Area of Emphasis

Illinois finished last at Nationals last year and truthfully, it wasn't necessarily a shock. The Fighting Illini' qualifying for Nationals was a surprise to begin with, and with their lack of experience on the national stage, they may have simply been overwhelmed.


Jonathan Davis, when he's at 100%, is just as good as the other DMR elites that we have already mentioned. However, his recent extended absence leaves us cautious about looking too closely into Illinois' DMR this winter.


Arkansas Razorbacks

Why They Can Contend

The Arkansas men return all four men from last year's 6th place All-American DMR lineup. Much like Washington or Notre Dame, it's hard to find a flaw with this group. Cameron Griffith is a veteran 3:59 mile who has extensive experience on the national stage and has consistently racked up All-American honors. Meanwhile, 1:48 800 meter runner Kieran Taylor has shown improvements of his own and could be a sleeper pick to thrive in this year's 800 meter field.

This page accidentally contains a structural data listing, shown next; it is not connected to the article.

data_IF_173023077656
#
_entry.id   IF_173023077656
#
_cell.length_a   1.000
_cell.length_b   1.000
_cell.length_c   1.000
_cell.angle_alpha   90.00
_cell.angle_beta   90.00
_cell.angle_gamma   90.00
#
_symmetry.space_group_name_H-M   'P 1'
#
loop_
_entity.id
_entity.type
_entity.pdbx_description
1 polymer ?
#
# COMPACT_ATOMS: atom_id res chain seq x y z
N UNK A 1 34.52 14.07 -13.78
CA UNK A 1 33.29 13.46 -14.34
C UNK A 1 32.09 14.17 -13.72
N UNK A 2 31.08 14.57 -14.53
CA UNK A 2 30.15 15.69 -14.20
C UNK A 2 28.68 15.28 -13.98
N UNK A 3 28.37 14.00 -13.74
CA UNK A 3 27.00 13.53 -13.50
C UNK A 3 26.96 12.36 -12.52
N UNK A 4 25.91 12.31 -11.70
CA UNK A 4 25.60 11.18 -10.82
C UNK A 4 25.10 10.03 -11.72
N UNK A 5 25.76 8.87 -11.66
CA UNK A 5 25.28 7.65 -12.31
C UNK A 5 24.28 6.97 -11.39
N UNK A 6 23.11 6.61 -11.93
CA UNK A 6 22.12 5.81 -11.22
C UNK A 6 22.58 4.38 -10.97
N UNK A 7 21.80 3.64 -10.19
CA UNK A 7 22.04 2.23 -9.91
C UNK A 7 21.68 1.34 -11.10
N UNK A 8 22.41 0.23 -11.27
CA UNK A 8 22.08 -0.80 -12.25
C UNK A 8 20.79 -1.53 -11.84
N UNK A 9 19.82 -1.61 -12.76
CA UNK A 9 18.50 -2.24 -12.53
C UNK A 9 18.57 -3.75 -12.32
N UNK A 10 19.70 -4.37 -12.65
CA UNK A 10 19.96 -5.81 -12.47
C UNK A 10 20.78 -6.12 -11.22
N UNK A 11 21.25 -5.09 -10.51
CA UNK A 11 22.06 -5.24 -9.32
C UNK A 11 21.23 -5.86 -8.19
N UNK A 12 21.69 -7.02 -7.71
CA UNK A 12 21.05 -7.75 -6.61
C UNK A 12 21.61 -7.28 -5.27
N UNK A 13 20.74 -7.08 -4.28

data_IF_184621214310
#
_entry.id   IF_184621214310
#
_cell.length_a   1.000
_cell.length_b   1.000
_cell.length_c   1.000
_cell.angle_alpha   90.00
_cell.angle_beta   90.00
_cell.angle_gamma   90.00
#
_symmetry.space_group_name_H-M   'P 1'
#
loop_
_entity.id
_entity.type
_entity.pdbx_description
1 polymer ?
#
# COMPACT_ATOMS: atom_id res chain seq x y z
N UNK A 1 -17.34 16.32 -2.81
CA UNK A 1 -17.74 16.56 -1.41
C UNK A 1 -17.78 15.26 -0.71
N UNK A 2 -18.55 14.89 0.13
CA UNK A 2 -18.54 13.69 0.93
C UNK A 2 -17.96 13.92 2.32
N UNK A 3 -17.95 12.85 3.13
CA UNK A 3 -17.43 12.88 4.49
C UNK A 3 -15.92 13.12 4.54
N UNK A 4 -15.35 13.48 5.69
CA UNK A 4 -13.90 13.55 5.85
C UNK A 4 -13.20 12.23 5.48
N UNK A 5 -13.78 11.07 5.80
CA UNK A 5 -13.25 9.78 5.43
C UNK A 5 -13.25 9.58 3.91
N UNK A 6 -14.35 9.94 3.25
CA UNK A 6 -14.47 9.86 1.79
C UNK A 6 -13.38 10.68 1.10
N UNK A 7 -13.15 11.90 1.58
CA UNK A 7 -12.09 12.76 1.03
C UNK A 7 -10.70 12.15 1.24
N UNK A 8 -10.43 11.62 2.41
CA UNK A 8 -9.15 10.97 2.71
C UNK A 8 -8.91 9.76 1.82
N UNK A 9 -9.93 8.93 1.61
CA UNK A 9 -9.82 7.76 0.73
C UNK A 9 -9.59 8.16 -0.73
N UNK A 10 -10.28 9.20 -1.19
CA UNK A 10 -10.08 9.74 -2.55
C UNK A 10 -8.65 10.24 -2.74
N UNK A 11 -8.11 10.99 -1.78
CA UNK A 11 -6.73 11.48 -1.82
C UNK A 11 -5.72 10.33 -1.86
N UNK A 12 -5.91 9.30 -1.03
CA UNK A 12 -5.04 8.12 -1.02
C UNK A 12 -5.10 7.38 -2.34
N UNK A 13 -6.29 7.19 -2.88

Area of Emphasis

Although Arkansas is expected to have one of the most complete and thorough DMR lineups in the nation, they don't necessarily have the same amount of firepower on any leg that teams like Washington or Indiana do. That's not to say that these Arkansas athletes aren't talented, but Griffith isn't quite on the same level as Hoare or Nuguse (at least not in terms of raw, non-tactical fitness) and Taylor isn't on the same level as Cooper Williams or the Iowa State middle distance trio.


And Gilbert Boit? Well, honestly, he seems to be a bit of an odd choice for the 1200 meter leg, but if he was good enough to help the Razorbacks place 6th at NCAA's last year, then his return certainly can't hurt this lineup.


Others to Watch

Villanova Wildcats

Virginia Tech Hokies

Michigan Wolverines

Miami (OH) RedHawks

Missouri Tigers

Texas Longhorns

BYU Cougars